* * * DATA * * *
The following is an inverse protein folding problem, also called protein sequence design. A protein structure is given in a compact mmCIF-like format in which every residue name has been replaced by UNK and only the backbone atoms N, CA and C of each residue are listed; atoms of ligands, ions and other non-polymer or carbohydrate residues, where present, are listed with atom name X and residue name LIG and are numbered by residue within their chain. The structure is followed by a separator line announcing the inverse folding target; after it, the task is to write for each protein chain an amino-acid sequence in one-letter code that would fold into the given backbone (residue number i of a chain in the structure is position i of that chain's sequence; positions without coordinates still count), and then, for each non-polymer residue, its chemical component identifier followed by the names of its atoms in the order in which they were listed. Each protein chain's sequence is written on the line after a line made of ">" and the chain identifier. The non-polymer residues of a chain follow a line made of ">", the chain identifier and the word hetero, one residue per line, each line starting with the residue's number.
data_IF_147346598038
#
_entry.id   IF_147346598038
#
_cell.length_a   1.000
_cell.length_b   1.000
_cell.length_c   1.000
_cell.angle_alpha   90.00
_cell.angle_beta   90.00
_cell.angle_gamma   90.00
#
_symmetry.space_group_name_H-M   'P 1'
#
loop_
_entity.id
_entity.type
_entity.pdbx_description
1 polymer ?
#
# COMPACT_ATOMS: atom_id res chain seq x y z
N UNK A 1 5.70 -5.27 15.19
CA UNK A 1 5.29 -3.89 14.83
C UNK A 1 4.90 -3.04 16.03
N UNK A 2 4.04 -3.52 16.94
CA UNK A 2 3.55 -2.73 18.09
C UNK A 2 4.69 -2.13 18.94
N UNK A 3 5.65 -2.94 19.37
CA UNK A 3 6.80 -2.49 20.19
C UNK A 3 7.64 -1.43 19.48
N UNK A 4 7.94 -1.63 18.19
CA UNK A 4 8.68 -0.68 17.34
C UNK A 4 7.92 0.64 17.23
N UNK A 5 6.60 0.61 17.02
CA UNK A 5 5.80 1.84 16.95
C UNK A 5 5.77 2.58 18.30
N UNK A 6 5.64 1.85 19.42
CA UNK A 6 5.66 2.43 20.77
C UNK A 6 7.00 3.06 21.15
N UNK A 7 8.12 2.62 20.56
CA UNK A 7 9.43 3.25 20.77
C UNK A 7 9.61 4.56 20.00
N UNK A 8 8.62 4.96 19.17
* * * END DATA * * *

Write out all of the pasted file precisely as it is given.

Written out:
The following is an inverse protein folding problem, also called protein sequence design. A protein structure is given in a compact mmCIF-like format in which every residue name has been replaced by UNK and only the backbone atoms N, CA and C of each residue are listed; atoms of ligands, ions and other non-polymer or carbohydrate residues, where present, are listed with atom name X and residue name LIG and are numbered by residue within their chain. The structure is followed by a separator line announcing the inverse folding target; after it, the task is to write for each protein chain an amino-acid sequence in one-letter code that would fold into the given backbone (residue number i of a chain in the structure is position i of that chain's sequence; positions without coordinates still count), and then, for each non-polymer residue, its chemical component identifier followed by the names of its atoms in the order in which they were listed. Each protein chain's sequence is written on the line after a line made of ">" and the chain identifier. The non-polymer residues of a chain follow a line made of ">", the chain identifier and the word hetero, one residue per line, each line starting with the residue's number.
data_IF_147346598038
#
_entry.id   IF_147346598038
#
_cell.length_a   1.000
_cell.length_b   1.000
_cell.length_c   1.000
_cell.angle_alpha   90.00
_cell.angle_beta   90.00
_cell.angle_gamma   90.00
#
_symmetry.space_group_name_H-M   'P 1'
#
loop_
_entity.id
_entity.type
_entity.pdbx_description
1 polymer ?
#
# COMPACT_ATOMS: atom_id res chain seq x y z
N UNK A 1 5.70 -5.27 15.19
CA UNK A 1 5.29 -3.89 14.83
C UNK A 1 4.90 -3.04 16.03
N UNK A 2 4.04 -3.52 16.94
CA UNK A 2 3.55 -2.73 18.09
C UNK A 2 4.69 -2.13 18.94
N UNK A 3 5.65 -2.94 19.37
CA UNK A 3 6.80 -2.49 20.19
C UNK A 3 7.64 -1.43 19.48
N UNK A 4 7.94 -1.63 18.19
CA UNK A 4 8.68 -0.68 17.34
C UNK A 4 7.92 0.64 17.23
N UNK A 5 6.60 0.61 17.02
CA UNK A 5 5.80 1.84 16.95
C UNK A 5 5.77 2.58 18.30
N UNK A 6 5.64 1.85 19.42
CA UNK A 6 5.66 2.43 20.77
C UNK A 6 7.00 3.06 21.15
N UNK A 7 8.12 2.62 20.56
CA UNK A 7 9.43 3.25 20.77
C UNK A 7 9.61 4.56 20.00
N UNK A 8 8.62 4.96 19.17